Recreational marijuana has been legal in the state of Colorado for slightly more than two years. As the first state to legalize recreational use of marijuana, the rest of the country has been watching and waiting to see what changes occur as a result of this relatively new legislation. Even though it’s only two years old, the fledgling Colorado marijuana industry has resulted in several changes in Colorado, most noticeably in tourism.
Cannabis tourism has brought many people to Colorado, and they’re presence hasn’t just impacted the recreational marijuana industry. Restaurants, hotels and motels, retail stores, art galleries, and other businesses have all benefited by the increase in tourism activity. Many businesses and organization host marijuana-friendly events. The Colorado Symphony, for instance, offers several adult-only concerts where the use of marijuana is allowed. It’s possible to attend marijuana food and wine pairing events in downtown Denver. The real estate industry has also benefited. Some people have even decided to purchase property in Colorado because of the decision to legalize recreational marijuana. The industry has also provided entrepreneurial opportunities as well as new jobs.
The state of Colorado has collected millions of dollars in taxes since the advent of legalized recreational marijuana. Many of these tax dollars have gone to fund education. When Colorado voters elected to legalization recreational use of cannabis, a provision was included in the bill that required 15-percent of all resulting tax revenues to be used for construction of new schools. Colorado’s infrastructure is also benefiting greatly from tax monies gleaned from marijuana sales.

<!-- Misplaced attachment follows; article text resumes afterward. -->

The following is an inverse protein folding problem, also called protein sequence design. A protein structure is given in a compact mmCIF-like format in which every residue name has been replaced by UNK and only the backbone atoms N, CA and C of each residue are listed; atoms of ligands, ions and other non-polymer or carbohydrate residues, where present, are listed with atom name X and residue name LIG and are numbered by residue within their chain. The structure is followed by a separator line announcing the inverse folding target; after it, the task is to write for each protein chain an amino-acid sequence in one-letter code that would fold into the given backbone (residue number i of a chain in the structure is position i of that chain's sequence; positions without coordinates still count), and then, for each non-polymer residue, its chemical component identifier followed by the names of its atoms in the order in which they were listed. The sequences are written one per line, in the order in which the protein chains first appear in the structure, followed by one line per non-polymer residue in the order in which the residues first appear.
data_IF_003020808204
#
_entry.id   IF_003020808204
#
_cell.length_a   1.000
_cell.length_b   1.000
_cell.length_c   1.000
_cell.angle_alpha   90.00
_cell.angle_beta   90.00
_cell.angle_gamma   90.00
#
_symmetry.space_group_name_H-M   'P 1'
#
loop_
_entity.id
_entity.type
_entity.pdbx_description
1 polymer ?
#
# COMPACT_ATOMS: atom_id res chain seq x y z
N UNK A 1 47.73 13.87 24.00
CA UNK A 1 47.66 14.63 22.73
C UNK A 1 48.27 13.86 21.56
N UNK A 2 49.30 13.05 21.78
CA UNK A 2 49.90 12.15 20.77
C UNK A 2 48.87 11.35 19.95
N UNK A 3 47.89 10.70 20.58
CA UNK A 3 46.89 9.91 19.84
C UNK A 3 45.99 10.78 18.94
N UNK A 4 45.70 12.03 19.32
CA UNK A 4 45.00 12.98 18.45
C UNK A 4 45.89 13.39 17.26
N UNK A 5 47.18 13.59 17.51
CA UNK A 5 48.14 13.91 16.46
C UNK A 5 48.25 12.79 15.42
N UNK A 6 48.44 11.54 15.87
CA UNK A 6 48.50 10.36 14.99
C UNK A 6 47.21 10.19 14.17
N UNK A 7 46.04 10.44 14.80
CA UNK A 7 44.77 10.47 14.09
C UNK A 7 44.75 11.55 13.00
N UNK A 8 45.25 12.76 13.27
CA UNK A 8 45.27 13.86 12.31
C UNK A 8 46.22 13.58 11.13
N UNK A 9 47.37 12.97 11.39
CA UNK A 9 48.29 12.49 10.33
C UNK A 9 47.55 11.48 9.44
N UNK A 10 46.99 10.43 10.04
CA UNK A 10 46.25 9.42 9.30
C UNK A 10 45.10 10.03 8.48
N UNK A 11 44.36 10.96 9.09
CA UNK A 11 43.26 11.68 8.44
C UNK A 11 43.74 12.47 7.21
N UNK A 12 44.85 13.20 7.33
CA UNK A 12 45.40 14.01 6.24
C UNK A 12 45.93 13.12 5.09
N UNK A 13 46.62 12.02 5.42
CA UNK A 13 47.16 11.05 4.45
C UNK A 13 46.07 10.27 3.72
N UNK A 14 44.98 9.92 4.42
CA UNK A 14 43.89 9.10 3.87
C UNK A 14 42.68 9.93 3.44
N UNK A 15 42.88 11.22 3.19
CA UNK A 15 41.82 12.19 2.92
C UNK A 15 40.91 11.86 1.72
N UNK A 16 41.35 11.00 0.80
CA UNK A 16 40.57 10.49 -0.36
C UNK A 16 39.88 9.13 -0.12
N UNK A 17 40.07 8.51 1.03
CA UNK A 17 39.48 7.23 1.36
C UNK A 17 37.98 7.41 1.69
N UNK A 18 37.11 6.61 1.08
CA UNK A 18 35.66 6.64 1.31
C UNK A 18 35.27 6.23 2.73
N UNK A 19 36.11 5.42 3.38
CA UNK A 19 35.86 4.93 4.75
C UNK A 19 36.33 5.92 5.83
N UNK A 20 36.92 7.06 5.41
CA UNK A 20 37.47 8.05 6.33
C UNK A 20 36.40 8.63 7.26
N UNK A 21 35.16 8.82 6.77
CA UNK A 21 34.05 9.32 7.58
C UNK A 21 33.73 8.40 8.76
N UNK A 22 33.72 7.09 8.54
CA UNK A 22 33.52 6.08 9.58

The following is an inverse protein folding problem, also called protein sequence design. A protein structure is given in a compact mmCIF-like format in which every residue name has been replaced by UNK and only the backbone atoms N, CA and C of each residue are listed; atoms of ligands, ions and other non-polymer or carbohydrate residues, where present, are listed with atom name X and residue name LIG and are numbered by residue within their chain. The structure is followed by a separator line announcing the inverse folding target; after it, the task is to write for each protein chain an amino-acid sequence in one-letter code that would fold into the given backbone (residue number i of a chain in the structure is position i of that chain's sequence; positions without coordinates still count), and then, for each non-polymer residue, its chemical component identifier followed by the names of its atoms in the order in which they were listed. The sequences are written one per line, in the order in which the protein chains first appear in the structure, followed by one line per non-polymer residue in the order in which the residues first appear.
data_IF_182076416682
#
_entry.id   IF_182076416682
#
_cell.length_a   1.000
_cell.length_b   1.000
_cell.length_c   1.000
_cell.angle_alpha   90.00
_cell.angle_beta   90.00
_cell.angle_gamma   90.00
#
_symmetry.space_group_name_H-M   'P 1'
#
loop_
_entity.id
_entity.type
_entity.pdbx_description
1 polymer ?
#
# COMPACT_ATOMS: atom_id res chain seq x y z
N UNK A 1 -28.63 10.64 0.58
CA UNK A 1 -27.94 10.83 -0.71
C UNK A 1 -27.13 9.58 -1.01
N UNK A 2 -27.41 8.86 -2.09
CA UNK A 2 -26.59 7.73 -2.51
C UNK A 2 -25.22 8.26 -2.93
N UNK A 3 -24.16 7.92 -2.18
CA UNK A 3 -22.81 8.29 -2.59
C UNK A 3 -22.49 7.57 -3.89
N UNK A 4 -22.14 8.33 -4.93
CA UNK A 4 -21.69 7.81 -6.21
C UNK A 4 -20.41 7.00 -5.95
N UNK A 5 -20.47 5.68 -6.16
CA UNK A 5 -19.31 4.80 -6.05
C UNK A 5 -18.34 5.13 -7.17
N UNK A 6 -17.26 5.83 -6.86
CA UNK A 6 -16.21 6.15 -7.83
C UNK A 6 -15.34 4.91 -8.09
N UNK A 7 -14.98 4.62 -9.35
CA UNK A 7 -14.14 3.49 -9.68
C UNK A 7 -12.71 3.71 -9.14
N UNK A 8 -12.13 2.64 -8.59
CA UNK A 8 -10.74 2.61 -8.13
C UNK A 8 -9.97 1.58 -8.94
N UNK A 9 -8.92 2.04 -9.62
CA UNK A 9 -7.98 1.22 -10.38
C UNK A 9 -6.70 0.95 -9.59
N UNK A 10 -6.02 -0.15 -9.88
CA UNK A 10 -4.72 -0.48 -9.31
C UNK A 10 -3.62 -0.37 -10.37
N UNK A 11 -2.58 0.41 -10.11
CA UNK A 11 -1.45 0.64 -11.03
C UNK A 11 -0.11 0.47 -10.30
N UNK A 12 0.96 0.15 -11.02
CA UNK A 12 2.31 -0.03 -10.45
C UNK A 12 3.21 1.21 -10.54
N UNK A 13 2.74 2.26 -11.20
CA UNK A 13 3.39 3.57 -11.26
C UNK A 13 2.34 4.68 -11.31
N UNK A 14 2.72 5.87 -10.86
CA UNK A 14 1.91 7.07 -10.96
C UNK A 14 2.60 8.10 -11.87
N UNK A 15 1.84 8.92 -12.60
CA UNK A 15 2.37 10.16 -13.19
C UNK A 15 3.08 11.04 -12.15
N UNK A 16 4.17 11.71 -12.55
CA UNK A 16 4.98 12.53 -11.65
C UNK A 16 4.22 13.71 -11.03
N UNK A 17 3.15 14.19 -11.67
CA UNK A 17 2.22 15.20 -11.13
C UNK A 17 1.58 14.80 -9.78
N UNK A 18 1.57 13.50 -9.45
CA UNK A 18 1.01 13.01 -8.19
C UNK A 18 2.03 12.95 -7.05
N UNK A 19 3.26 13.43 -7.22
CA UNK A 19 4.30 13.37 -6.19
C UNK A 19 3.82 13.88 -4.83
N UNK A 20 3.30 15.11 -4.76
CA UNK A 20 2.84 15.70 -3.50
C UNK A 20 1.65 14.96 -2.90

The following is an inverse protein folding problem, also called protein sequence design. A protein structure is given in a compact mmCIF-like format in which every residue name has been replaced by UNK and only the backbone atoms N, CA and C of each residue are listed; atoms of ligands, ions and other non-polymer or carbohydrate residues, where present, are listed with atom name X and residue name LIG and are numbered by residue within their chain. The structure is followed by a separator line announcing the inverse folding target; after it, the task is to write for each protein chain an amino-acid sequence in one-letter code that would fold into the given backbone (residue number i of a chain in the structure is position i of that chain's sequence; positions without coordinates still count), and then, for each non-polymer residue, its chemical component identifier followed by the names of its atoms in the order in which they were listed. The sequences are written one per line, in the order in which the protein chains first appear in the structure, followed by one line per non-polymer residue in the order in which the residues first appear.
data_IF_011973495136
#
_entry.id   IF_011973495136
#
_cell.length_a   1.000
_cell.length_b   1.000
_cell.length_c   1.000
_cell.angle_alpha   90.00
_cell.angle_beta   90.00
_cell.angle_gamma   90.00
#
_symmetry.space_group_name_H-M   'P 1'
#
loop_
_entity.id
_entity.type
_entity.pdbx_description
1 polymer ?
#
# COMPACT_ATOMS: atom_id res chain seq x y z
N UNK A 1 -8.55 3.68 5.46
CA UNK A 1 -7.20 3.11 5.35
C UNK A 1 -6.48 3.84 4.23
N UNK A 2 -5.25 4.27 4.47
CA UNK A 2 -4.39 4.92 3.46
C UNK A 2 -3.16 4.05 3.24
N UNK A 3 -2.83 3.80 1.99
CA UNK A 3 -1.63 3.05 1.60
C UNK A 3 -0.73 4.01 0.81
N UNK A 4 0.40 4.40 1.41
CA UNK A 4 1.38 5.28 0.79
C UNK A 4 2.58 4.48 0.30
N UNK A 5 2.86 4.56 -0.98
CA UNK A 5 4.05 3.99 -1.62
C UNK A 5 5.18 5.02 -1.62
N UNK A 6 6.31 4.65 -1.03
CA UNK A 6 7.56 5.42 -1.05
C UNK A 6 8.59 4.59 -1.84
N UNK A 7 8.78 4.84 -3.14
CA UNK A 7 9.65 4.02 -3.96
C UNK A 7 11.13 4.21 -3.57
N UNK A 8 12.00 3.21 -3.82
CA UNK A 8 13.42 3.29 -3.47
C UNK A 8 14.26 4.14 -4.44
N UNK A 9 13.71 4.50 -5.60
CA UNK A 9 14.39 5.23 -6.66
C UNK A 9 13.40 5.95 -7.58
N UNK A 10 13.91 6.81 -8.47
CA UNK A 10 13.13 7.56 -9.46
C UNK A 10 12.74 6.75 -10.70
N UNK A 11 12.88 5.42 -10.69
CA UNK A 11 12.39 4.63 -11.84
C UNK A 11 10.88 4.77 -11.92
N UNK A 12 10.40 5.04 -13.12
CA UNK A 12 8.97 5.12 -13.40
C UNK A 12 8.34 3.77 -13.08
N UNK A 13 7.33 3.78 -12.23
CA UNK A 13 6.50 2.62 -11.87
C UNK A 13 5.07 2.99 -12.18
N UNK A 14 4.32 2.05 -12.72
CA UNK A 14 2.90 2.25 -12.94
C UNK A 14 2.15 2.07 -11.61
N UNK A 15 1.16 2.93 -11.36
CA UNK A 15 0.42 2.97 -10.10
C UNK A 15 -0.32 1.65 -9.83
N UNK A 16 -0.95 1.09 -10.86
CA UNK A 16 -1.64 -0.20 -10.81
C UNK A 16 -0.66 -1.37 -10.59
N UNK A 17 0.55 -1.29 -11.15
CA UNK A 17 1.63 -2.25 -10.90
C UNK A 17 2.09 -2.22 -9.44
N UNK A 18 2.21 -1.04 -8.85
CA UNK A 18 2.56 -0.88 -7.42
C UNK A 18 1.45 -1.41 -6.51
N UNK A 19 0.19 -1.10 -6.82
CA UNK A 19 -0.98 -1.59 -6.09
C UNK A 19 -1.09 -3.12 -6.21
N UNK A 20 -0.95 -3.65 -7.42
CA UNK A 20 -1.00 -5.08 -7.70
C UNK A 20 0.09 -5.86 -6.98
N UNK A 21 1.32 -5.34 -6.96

Colorado has also experienced a drop in crime rates since it legalized recreational marijuana. Naturally, arrests for marijuana use and possession have plummeted, but violent crime rates are down as well. Law enforcement officers are free to devote their efforts to serious issues.
Several other states, including Alaska, Oregon, and Washington have since followed Colorado’s lead and legalized recreational marijuana. The industry is still too young in Alaska for any realistic data on whether or not it has helped the economy, but Washington and Oregon appear to be benefiting from legalized sales. Other states will more than likely follow suit in the future, especially if the economic gains enjoyed by states that have legalized it continue to grow.